Fabiana Di Gianvincenzo (UCPH)
Born and raised in Italy, I started studying chemistry when I found out there was a connection between analytical chemistry and art. Since then, my studies have always been aimed at learning and improving the application of analytical techniques to the diagnostics for conservation and restoration of cultural heritage materials. Both my BSc and MSc theses were focused on the application of chromatographic and mass spectrometric techniques for the characterisation of organic artistic materials, in particular tannin-based dyes and modern oil paints.
During this PhD, my main goals are getting a deep knowledge of proteomics experimental techniques, and acquiring a good management capability of data analysis. I think my knowledge in chemistry and art conservation fields will be extremely helpful during the training phases for sample treatment and the interpretation of the results.
2014-2017 Master’s Degree, Department of Chemistry and Industrial Chemistry, University of Pisa, Italy
Thesis topic: The degradation of modern oil paintings: a multi-analytical study of ageing phenomena
2016 Erasmus+ experience, Cultural Heritage Agency of the Netherlands, Amsterdam (Netherlands)
2010-2014 Bachelor’s Degree, Department of Chemistry and Industrial Chemistry, University of Pisa, Italy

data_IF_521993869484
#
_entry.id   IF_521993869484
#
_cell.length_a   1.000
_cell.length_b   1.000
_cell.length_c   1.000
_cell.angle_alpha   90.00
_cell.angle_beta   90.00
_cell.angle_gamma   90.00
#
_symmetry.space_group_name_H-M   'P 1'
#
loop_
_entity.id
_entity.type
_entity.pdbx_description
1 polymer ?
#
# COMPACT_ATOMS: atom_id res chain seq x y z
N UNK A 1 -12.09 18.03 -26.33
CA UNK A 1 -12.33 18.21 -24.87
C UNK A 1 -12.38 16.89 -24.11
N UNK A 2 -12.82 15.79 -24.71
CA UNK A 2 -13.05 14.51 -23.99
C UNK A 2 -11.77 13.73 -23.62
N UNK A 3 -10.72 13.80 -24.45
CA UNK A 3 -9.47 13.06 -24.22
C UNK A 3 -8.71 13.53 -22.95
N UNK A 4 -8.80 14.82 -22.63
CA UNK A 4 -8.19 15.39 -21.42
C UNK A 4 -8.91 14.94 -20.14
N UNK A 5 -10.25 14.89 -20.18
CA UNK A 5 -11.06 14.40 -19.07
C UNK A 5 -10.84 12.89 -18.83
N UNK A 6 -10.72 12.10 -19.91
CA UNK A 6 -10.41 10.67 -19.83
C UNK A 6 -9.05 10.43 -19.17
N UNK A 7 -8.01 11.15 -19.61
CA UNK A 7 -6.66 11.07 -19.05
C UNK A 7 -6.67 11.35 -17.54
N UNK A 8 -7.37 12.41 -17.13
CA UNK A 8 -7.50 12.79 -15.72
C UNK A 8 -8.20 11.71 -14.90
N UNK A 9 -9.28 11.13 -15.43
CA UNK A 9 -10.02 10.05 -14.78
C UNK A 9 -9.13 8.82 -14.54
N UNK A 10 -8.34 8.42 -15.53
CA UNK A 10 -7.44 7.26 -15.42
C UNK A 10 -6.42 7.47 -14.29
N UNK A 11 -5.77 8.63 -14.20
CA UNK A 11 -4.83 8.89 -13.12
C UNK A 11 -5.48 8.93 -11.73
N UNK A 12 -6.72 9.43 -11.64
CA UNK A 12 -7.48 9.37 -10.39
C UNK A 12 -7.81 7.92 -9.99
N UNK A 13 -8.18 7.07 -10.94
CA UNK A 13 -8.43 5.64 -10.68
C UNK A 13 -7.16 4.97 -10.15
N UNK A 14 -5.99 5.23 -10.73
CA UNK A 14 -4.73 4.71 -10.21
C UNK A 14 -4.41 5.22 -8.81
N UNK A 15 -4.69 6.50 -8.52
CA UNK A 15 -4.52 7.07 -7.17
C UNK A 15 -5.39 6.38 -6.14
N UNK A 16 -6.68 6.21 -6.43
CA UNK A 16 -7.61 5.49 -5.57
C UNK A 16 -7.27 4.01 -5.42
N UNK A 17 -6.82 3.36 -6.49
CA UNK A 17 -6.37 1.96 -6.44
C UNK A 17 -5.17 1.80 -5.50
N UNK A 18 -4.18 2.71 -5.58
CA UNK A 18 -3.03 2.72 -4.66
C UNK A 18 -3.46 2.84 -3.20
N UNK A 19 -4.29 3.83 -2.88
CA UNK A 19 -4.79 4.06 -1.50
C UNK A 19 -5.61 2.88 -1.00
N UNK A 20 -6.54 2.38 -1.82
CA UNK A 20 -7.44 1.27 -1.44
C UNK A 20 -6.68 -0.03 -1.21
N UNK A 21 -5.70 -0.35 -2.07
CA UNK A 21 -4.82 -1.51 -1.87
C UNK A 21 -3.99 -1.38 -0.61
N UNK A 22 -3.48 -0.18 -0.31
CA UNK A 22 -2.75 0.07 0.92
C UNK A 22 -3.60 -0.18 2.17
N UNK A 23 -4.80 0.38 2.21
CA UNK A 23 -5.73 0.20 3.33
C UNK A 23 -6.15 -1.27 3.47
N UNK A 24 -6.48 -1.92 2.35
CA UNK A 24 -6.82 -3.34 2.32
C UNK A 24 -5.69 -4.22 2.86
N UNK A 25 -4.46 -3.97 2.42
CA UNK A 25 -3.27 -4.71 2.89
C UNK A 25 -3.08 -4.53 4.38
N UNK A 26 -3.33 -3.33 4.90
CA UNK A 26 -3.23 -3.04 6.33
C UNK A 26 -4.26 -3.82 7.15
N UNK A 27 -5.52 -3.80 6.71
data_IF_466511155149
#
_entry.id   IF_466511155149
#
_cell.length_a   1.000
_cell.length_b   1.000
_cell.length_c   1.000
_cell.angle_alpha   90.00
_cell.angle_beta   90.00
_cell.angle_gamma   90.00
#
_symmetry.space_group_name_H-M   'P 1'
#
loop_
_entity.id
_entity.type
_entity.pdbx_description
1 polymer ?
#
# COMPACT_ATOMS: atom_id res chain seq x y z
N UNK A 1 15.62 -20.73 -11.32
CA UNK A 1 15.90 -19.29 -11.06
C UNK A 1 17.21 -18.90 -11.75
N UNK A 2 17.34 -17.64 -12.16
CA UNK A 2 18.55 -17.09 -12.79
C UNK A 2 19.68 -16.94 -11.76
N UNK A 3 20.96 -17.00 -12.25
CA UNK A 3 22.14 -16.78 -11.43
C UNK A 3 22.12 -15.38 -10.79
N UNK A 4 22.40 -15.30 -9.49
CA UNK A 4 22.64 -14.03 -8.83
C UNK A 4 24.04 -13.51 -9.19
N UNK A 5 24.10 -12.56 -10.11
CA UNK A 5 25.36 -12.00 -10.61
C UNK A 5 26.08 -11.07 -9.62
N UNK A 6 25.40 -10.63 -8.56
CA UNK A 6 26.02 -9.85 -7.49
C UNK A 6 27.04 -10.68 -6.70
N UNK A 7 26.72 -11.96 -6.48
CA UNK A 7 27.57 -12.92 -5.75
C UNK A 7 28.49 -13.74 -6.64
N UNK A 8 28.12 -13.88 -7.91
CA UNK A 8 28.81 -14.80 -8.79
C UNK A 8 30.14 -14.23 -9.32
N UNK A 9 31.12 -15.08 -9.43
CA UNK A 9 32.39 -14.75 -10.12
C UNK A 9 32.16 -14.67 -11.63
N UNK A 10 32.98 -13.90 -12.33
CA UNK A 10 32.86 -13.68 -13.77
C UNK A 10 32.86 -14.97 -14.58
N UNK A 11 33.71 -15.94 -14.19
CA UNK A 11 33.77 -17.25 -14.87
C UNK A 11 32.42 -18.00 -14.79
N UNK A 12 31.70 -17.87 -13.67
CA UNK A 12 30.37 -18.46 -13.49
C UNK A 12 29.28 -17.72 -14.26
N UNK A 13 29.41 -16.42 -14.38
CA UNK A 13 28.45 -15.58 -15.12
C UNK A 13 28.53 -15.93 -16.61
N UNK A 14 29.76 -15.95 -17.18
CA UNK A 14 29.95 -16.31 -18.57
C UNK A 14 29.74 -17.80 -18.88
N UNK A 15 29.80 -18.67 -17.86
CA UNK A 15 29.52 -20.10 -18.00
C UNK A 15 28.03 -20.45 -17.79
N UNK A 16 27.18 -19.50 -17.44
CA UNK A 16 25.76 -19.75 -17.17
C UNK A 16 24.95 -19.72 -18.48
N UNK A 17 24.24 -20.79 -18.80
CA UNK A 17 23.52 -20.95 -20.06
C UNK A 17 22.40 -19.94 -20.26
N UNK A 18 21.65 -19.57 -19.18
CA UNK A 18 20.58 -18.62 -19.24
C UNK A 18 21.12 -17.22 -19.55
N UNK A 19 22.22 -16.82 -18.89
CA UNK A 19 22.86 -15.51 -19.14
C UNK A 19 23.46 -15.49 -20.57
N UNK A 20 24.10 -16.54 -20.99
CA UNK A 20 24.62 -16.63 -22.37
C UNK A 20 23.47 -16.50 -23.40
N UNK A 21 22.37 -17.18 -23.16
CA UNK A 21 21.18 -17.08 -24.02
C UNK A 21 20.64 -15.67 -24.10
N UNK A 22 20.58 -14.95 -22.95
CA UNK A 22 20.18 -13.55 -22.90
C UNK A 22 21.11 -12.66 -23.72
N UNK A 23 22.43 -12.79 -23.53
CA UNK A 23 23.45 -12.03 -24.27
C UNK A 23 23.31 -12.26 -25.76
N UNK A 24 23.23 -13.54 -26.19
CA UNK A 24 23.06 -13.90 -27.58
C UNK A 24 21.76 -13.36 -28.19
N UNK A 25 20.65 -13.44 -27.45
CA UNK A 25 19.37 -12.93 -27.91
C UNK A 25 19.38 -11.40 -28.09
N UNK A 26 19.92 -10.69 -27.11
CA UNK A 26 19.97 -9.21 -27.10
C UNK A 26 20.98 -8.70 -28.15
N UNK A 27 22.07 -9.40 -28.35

Thesis topic: Study of the composition and degradation of tannin-based colorants and their identification in historical samples through HPLC/DAD technique and RP-Amide column
Fabiana Di Gianvincenzo, Clara Granzotto, Enrico Cappellini, Mass spectrometry-based analysis of ancient protein residues from archaeological skin, furs and textiles, in “Weaving the patterns. Textile production and specialization in Europe and the Mediterranean during the Bronze Age”, forthcoming
Meaghan Mackie, Patrick Rüther, Diana Samodova, Fabiana Di Gianvincenzo, Clara Granzotto, David Lyon, David Peggie, Helen Howard, Lynne Harrison, Lars Juhl Jensen, Jesper V. Olsen, and Enrico Cappellini, (2018), Palaeoproteomic Profiling of Conservation Layers on a 14th Century Italian Wall Painting. Angew. Chem. Int. Ed. doi: 10.1002/anie.201713020
Photo credits: Fabiana Di Gianvincenzo